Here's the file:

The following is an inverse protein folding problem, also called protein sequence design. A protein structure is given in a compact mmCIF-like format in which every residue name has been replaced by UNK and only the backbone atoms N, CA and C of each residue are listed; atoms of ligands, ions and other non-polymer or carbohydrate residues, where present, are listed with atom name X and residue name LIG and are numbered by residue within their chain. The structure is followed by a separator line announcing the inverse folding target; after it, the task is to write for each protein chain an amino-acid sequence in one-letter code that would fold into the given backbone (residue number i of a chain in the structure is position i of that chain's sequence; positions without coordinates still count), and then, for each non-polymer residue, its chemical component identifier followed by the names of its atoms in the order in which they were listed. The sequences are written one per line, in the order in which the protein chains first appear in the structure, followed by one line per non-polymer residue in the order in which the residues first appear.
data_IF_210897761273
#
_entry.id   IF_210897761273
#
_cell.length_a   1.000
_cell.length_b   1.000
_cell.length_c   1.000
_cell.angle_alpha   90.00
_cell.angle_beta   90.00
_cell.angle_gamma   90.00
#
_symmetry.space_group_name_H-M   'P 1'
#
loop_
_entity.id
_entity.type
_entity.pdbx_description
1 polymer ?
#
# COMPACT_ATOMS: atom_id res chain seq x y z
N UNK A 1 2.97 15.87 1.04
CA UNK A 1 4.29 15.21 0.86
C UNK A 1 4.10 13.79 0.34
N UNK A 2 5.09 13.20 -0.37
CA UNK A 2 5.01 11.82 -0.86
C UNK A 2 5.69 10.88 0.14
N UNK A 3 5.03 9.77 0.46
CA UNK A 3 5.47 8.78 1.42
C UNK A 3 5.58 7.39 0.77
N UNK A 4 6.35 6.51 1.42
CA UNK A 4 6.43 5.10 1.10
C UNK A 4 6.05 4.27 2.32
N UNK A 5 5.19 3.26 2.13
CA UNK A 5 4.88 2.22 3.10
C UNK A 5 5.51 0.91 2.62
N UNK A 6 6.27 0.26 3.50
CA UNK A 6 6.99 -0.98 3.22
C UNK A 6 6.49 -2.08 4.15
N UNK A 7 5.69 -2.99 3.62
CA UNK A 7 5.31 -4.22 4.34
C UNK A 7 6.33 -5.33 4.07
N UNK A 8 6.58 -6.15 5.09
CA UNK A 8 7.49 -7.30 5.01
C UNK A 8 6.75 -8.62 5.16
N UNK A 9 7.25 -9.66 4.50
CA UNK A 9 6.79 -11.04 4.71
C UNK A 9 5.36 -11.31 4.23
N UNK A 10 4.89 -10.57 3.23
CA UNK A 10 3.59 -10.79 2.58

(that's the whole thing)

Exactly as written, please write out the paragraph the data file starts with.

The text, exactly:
The following is an inverse protein folding problem, also called protein sequence design. A protein structure is given in a compact mmCIF-like format in which every residue name has been replaced by UNK and only the backbone atoms N, CA and C of each residue are listed; atoms of ligands, ions and other non-polymer or carbohydrate residues, where present, are listed with atom name X and residue name LIG and are numbered by residue within their chain. The structure is followed by a separator line announcing the inverse folding target; after it, the task is to write for each protein chain an amino-acid sequence in one-letter code that would fold into the given backbone (residue number i of a chain in the structure is position i of that chain's sequence; positions without coordinates still count), and then, for each non-polymer residue, its chemical component identifier followed by the names of its atoms in the order in which they were listed. The sequences are written one per line, in the order in which the protein chains first appear in the structure, followed by one line per non-polymer residue in the order in which the residues first appear.